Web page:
64. Acher PL, Al-Mishlab T, Rahman M, Bates T. Iron-deficiency anaemia and delay in the diagnosis of colorectal cancer. Colorectal Dis. 2003;5:145–8
        65. Raje D, Mukhtar H, Oshowo A, Ingham Clark C. What proportion of patients referred to secondary care with iron deficiency anemia have colon cancer? Dis Colon Rectum. 2007;50:1211–4
        66. Goodnough LT, Morris D, Koch TA, He A, Bregman DB. Hepcidin levels predict non-responsiveness to oral iron therapy in patients with iron deficiency anemia. Am J Hematol (in press).
        67. Goodnough LT, Nemeth E, Ganz T. Detection, evaluation, and management of iron-restricted erythropoiesis. Blood. 2010;116:4754–61
        68. Auerbach M, Ballard H, Trout JR, McIlwain M, Ackerman A, Bahrain H, Balan S, Barker L, Rana J. Intravenous iron optimizes the response to recombinant human erythropoietin in cancer patients with chemotherapy-related anemia: a multicenter, open-label, randomized trial. J Clin Oncol. 2004;22:1301–7
        69. Auerbach M. Ferumoxytol as a new, safer, easier-to-administer intravenous iron: yes or no? Am J Kidney Dis. 2008;52:826–9
        70. Mercuriali F, Zanella A, Barosi G, Inghilleri G, Biffi E, Vinci A, Colotti MT. Use of erythropoietin to increase the volume of autologous blood donated by orthopedic patients. Transfusion. 1993;33:55–60
        71. Eschbach JW, Haley NR, Egrie JC, Adamson JW. A comparison of the responses to recombinant human erythropoietin in normal and uremic subjects. Kidney Int. 1992;42:407–16
        72. Spinowitz BS, Kausz AT, Baptista J, Noble SD, Sothinathan R, Bernardo MV, Brenner L, Pereira BJ. Ferumoxytol for treating iron deficiency anemia in CKD. J Am Soc Nephrol. 2008;19:1599–605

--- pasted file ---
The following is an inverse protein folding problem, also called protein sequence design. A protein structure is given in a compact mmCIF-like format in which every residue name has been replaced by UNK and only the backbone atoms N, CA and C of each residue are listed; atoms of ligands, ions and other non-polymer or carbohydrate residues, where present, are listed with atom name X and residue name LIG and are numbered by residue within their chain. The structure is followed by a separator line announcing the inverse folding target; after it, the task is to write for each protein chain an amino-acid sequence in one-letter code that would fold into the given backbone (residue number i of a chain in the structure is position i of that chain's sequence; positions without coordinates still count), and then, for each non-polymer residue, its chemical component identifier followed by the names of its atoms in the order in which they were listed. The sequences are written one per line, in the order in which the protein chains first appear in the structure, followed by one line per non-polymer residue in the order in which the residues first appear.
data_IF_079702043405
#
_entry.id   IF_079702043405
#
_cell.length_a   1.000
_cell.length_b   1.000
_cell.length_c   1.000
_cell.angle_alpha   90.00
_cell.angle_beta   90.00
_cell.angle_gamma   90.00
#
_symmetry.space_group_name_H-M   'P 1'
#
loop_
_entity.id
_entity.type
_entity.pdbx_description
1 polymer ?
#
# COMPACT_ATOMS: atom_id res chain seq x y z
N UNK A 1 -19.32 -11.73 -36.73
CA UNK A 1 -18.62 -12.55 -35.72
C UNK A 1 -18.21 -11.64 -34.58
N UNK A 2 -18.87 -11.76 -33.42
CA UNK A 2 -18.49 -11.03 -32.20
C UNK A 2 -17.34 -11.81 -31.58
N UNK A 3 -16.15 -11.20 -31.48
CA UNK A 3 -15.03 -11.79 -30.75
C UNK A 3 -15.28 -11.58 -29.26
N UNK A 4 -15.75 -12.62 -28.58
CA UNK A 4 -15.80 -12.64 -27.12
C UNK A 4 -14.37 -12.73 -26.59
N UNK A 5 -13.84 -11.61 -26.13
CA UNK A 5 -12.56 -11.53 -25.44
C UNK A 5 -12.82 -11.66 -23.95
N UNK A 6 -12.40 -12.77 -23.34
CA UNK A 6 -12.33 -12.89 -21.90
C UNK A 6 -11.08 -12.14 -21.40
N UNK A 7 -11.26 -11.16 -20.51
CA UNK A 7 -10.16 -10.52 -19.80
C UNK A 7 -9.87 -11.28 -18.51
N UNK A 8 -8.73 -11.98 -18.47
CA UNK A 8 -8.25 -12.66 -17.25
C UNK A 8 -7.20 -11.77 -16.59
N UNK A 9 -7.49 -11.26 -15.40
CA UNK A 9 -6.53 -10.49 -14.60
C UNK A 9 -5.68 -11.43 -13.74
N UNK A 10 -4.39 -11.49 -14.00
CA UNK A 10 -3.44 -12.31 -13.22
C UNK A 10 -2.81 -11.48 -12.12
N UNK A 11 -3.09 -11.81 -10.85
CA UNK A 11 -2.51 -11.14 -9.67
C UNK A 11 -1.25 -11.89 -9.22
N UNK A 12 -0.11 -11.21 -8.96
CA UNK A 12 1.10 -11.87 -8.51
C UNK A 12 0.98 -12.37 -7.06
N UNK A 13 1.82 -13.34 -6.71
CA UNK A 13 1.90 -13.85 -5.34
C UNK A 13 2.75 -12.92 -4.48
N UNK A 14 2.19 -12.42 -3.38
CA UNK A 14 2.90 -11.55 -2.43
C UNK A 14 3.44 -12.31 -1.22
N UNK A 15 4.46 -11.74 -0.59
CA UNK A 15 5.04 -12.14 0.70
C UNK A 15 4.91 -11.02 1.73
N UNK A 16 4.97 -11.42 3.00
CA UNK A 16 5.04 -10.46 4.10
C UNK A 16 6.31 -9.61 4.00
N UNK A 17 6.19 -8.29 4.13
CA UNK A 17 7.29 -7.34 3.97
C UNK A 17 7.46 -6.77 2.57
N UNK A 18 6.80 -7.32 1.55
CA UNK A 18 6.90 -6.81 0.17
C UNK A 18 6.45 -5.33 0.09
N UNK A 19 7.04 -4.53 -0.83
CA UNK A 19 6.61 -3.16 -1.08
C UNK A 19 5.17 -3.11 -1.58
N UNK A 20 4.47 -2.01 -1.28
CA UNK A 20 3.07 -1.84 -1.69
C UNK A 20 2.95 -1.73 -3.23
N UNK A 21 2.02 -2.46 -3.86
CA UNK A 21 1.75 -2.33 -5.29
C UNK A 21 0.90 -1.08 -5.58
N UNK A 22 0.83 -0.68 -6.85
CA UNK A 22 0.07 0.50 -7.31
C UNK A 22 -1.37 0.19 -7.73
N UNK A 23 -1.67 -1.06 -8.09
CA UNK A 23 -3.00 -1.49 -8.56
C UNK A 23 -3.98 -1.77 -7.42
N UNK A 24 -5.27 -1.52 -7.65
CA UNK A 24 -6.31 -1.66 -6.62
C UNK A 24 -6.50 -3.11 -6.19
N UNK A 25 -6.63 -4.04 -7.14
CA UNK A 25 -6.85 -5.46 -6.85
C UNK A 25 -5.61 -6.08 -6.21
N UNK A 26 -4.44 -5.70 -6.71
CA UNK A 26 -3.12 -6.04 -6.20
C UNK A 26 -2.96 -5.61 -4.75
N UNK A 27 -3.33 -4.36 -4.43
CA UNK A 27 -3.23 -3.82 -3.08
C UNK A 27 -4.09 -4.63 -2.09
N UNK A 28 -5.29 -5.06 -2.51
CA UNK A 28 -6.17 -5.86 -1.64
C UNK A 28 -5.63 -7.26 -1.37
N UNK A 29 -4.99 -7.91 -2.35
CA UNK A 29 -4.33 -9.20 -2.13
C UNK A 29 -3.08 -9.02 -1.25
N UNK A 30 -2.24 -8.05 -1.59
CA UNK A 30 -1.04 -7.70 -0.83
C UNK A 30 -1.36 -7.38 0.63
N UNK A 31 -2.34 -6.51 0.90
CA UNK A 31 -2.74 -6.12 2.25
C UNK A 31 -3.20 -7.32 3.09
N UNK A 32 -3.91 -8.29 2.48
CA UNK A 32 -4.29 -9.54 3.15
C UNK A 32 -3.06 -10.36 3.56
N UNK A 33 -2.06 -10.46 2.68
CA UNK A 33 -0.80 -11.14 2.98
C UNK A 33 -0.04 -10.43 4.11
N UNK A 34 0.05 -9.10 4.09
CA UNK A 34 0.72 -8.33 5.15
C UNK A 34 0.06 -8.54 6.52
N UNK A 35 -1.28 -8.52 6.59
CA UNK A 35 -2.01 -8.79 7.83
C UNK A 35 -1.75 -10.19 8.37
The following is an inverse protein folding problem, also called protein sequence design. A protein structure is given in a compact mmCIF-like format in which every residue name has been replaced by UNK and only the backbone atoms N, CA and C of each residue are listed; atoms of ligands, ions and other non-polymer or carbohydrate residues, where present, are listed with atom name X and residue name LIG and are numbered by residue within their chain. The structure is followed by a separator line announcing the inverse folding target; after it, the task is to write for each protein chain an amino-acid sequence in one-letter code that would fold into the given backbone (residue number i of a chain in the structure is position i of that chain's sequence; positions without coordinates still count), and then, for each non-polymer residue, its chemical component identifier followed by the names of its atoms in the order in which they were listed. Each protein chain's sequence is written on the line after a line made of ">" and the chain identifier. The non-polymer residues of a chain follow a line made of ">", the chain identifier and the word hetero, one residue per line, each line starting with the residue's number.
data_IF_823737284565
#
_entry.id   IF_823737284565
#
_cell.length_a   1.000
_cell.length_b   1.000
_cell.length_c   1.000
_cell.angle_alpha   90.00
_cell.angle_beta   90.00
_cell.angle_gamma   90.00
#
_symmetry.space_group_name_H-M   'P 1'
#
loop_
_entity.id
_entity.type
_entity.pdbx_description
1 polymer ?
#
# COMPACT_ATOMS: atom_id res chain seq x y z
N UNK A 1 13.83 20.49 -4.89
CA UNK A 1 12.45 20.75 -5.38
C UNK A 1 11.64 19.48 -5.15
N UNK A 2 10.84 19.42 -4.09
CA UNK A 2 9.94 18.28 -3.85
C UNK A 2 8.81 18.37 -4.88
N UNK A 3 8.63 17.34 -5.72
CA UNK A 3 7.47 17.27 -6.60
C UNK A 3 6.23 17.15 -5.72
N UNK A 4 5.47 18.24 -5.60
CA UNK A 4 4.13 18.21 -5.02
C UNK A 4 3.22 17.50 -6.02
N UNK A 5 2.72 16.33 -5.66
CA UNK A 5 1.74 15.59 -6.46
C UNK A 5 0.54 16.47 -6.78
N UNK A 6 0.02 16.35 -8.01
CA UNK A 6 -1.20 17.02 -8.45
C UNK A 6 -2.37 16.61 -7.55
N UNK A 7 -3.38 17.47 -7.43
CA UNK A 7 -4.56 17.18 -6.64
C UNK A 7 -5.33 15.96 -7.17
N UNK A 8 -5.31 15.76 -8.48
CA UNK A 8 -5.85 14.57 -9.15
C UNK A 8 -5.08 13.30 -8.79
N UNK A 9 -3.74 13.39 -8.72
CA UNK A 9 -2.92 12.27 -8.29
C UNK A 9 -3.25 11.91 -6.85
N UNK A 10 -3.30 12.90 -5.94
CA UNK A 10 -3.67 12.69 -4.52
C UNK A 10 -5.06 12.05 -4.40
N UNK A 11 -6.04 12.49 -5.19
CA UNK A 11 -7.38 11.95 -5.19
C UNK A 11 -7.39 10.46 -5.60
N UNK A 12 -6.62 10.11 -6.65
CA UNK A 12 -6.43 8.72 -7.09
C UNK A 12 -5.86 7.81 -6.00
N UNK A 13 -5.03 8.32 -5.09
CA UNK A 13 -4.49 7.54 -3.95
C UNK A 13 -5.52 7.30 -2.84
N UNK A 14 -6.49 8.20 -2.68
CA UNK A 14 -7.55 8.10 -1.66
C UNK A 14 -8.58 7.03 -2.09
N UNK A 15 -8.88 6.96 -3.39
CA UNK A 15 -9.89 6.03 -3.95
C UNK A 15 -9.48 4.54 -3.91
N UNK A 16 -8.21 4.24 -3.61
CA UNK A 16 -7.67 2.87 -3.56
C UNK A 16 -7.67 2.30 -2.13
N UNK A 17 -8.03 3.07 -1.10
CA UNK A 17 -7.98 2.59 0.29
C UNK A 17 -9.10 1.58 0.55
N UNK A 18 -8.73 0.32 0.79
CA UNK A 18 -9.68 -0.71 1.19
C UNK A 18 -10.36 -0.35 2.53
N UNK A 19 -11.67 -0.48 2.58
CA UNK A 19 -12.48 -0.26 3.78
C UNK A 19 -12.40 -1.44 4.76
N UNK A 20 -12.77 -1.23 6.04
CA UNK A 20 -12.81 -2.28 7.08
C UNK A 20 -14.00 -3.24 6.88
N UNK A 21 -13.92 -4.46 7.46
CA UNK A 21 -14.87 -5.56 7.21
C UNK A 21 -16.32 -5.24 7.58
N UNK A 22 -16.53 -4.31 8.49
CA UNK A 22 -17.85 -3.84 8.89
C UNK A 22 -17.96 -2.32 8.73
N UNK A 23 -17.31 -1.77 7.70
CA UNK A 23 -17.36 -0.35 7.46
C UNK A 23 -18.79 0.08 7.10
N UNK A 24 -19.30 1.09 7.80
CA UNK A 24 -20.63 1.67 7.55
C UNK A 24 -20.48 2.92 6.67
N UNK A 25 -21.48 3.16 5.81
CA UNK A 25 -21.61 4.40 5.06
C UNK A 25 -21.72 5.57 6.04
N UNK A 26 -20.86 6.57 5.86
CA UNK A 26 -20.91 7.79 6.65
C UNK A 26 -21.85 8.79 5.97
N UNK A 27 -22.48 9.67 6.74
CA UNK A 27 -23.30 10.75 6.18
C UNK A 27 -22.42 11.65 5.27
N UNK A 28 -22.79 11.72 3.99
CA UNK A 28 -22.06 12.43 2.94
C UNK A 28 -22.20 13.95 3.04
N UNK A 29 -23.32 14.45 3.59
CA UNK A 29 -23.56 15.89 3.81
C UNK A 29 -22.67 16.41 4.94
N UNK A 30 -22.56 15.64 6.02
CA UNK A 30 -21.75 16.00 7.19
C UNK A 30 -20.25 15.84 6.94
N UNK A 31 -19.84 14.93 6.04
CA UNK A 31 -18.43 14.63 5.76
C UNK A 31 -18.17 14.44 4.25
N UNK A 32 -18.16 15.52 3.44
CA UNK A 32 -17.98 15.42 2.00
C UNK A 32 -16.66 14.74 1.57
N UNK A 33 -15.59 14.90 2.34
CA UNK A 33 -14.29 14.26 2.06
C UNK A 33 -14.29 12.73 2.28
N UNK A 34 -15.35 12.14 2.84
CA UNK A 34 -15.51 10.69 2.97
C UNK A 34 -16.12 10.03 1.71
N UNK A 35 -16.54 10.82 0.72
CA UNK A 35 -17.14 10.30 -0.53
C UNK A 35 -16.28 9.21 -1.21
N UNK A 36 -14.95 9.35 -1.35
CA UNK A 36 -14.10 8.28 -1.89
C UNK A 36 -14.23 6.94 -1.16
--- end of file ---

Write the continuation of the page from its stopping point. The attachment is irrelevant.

73. Means RT Jr. Commentary: an anemia of chronic disease, after all? J Investig Med. 1999;47:203
        74. Weiss G, Goodnough LT. Anemia of chronic disease. N Engl J Med. 2005;352:1011–23
        75. Ganz T. Hepcidin and iron regulation, 10 years later. Blood. 2011;117:4425–33
        76. Nemeth E, Ganz T. The role of hepcidin in iron metabolism. Acta Haematol. 2009;122:78–86
        77. Andrews NC. Forging a field: the golden age of iron biology. Blood. 2008;112:219–30
        78. Ganz T, Olbina G, Girelli D, Nemeth E, Westerman M. Immunoassay for human serum hepcidin. Blood. 2008;112:4292–7
        79. Sasu BJ, Cooke KS, Arvedson TL, Plewa C, Ellison AR, Sheng J, Winters A, Juan T, Li H, Begley CG, Molineux G. Antihepcidin antibody treatment modulates iron metabolism and is effective in a mouse model of inflammation-induced anemia. Blood. 2010;115:3616–24
        80. Goodnough LT, Maniatis A, Earnshaw P, Benoni G, Beris P, Bisbe E, Fergusson DA, Gombotz H, Habler O, Monk TG, Ozier Y, Slappendel R, Szpalski M. Detection, evaluation, and management of preoperative anaemia in the elective orthopaedic surgical patient: NATA guidelines. Br J Anaesth. 2011;106:13–22
        81. Nemeth E. Targeting the hepcidin-ferroportin axis in the diagnosis and treatment of anemias. Adv Hematol. 2010;2010:750643
        82. Young B, Zaritsky J. Hepcidin for clinicians. Clin J Am Soc Nephrol. 2009;4:1384–7
        83. Theurl I, Aigner E, Theurl M, Nairz M, Seifert M, Schroll A, Sonnweber T, Eberwein L, Witcher DR, Murphy AT, Wroblewski VJ, Wurz E, Datz C, Weiss G. Regulation of iron homeostasis in anemia of chronic disease and iron deficiency anemia: diagnostic and therapeutic implications. Blood. 2009;113:5277–86
        84. Bonnar J, Goldberg A, Smith JA. Do pregnant women take their iron? Lancet. 1969;1:457–8
        85. Henry DH, Dahl NV, Auerbach M, Tchekmedyian S, Laufman LR. Intravenous ferric gluconate significantly improves response to epoetin alfa versus oral iron or no iron in anemic patients with cancer receiving chemotherapy. Oncologist. 2007;12:231–42
        86. Hedenus M, Birgegård G, Näsman P, Ahlberg L, Karlsson T, Lauri B, Lundin J, Lärfars G, Osterborg A. Addition of intravenous iron to epoetin beta increases hemoglobin response and decreases epoetin dose requirement in anemic patients with lymphoproliferative malignancies: a randomized multicenter study. Leukemia. 2007;21:627–32
        87. Bastit L, Vandebroek A, Altintas S, Gaede B, Pintér T, Suto TS, Mossman TW, Smith KE, Vansteenkiste JF. Randomized, multicenter, controlled trial comparing the efficacy and safety of darbepoetin alpha administered every 3 weeks with or without intravenous iron in patients with chemotherapy-induced anemia. J Clin Oncol. 2008;26:1611–8